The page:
Does your mind easily wander? Do you find yourself performing tasks at work without much thought? Research shows that people spend almost half of their waking hours thinking about something other than what they’re doing, which weakens their performance, creativity, and well-being, according to Harvard researchers.
If this behavior describes your mindset, you belong to a club where membership only requires habitual ways of thinking, doing, and feeling. The bad news? It’s not a great place to be. Mindfulness – with all its benefits – is where you want to head.
Mindfulness, which means being focused in the present moment, can strengthen your job performance as well as your mind, body, and spirit. Mindfulness engages your senses to allow you to participate fully in daily tasks.
So how do you achieve it? Here are six steps to practice moment-to-moment awareness at work.
1. Reflect and plan.
Start the workday by focusing on your organization’s purpose and how you contribute to it by being present and engaged. End each day by preparing for the next to help avoid anxiety or procrastination.
Slow down. Set aside five minutes daily to breathe. For a minute or two, breathe deeply. Focus only on inhaling and exhaling. Consider adding a few minutes of stretching, which allows more oxygen into your body and encourages blood flow.
3. Walk more.
Concentrate on the sights, smells, and sounds that accompany your movement. If you can, spend a few minutes walking outside to observe nature.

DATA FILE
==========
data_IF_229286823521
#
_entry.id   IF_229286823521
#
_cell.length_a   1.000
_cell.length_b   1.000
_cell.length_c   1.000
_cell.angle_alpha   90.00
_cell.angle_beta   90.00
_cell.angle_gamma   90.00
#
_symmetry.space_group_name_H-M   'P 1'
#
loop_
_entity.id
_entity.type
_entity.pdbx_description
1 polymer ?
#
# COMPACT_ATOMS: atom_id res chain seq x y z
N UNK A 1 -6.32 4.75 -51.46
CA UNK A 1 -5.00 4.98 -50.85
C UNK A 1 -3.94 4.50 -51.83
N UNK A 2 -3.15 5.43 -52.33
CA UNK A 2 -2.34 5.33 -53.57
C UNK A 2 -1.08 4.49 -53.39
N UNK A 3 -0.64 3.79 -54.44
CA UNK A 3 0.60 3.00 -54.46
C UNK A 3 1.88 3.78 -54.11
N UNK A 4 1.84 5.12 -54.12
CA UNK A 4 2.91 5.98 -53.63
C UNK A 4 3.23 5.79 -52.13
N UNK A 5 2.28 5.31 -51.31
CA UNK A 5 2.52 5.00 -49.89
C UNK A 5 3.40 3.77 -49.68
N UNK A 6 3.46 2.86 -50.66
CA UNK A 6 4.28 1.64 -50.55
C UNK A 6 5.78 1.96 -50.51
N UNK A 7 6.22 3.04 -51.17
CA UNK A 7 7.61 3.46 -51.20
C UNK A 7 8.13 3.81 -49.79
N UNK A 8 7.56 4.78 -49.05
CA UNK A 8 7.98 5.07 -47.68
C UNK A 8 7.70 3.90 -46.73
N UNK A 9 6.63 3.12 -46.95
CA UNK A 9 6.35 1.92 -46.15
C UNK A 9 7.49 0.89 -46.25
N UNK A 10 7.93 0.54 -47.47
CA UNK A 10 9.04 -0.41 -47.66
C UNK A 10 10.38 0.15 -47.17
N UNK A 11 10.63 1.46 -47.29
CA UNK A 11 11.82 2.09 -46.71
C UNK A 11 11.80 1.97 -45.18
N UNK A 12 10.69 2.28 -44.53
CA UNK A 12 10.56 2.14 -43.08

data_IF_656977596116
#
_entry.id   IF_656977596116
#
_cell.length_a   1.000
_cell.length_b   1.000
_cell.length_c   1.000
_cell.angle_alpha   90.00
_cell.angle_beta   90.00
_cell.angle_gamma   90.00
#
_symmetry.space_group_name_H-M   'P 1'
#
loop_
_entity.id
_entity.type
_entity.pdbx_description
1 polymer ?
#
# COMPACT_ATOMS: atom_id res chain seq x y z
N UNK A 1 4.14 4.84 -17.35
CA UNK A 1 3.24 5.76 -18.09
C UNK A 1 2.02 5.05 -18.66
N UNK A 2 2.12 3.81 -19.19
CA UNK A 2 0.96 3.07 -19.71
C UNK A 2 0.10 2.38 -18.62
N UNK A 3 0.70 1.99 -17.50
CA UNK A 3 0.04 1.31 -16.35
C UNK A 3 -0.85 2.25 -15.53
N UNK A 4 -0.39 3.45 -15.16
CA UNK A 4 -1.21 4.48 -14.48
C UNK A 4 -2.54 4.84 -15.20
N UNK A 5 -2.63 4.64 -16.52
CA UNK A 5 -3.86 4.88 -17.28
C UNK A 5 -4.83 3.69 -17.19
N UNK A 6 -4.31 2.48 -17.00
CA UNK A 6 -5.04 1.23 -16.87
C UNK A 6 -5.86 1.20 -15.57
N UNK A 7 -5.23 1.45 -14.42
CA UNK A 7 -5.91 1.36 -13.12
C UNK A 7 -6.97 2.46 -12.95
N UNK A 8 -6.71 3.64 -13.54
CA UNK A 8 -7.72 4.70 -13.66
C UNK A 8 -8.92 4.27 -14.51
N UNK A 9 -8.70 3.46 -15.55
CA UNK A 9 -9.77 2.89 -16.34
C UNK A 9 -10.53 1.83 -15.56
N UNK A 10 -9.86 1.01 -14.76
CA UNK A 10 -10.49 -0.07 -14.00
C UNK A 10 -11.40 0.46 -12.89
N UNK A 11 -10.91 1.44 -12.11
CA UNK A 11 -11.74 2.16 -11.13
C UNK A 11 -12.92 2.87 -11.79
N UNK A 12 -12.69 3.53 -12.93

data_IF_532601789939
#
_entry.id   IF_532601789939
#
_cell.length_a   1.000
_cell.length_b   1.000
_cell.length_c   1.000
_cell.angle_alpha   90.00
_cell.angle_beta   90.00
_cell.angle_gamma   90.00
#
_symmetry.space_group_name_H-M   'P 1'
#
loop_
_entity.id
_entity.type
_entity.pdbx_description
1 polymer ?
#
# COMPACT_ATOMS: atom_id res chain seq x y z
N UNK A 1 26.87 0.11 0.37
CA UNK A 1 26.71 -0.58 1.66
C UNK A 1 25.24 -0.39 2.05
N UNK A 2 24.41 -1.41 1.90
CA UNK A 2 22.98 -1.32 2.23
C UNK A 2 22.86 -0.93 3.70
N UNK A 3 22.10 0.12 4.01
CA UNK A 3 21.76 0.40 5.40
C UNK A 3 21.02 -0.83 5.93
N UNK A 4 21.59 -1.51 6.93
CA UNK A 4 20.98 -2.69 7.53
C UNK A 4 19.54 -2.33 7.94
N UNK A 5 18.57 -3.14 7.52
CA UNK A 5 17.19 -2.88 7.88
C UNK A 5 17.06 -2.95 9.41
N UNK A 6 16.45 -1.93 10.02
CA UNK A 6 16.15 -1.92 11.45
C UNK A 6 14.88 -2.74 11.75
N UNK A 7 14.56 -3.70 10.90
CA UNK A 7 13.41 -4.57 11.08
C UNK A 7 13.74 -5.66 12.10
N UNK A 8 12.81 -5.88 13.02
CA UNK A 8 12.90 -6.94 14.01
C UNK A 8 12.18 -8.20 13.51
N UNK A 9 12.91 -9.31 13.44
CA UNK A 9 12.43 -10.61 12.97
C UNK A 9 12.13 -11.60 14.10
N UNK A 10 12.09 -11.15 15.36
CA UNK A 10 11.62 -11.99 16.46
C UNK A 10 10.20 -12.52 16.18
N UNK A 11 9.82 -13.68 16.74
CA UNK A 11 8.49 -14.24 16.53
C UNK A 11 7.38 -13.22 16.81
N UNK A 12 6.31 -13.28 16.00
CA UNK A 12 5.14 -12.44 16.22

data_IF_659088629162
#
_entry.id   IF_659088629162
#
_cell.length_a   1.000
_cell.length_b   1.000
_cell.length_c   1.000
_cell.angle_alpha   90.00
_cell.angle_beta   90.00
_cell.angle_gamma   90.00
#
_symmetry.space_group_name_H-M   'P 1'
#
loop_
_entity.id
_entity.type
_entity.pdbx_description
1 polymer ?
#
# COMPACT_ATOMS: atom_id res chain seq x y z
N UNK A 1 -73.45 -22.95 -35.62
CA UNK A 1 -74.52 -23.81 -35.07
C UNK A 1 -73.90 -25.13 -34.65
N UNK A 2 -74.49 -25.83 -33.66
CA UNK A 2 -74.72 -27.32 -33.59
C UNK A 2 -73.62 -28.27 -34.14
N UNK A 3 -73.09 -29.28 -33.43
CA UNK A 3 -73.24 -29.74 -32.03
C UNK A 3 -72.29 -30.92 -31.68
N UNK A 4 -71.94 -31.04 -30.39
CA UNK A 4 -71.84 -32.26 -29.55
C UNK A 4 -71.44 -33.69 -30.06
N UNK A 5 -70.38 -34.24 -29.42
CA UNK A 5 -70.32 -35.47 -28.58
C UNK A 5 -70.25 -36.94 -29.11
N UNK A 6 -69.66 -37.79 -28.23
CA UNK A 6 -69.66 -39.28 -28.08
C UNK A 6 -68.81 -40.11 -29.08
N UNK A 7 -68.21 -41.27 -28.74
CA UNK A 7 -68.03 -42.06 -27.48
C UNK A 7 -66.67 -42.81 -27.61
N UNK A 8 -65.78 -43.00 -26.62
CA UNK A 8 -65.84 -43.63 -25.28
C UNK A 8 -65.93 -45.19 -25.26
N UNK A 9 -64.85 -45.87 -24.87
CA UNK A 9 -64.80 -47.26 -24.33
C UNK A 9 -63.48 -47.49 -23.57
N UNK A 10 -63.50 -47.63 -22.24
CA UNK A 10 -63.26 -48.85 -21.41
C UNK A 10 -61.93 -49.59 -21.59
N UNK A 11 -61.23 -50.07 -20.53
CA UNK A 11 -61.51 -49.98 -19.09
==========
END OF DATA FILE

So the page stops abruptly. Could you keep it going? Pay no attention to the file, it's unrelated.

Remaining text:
4. Feel thankful.
Once a day, take a few minutes to think about an accomplishment or something else that fills you with gratitude. Practice finding joy as doing so you can change the direction of your day.
5. Enjoy your meal.
This sounds simple, but how often do you think about what you consume? Try to taste each ingredient or observe how thoroughly you chew. Pay attention to your food and how it makes you feel.
6. Breathe when there’s a ring or ping.
Instead of instantly reaching for a ringing phone or pinging computer, take several breaths before responding. Emails and calls raise stress levels, research shows. It’s important to pause and calm down before reacting.
Mindfulness is the antidote to multitasking and possible burnout. With practice, you can build your mental muscles to keep your mind from wandering and engage in what’s happening right now. That’s a win for you in and out of the workplace.
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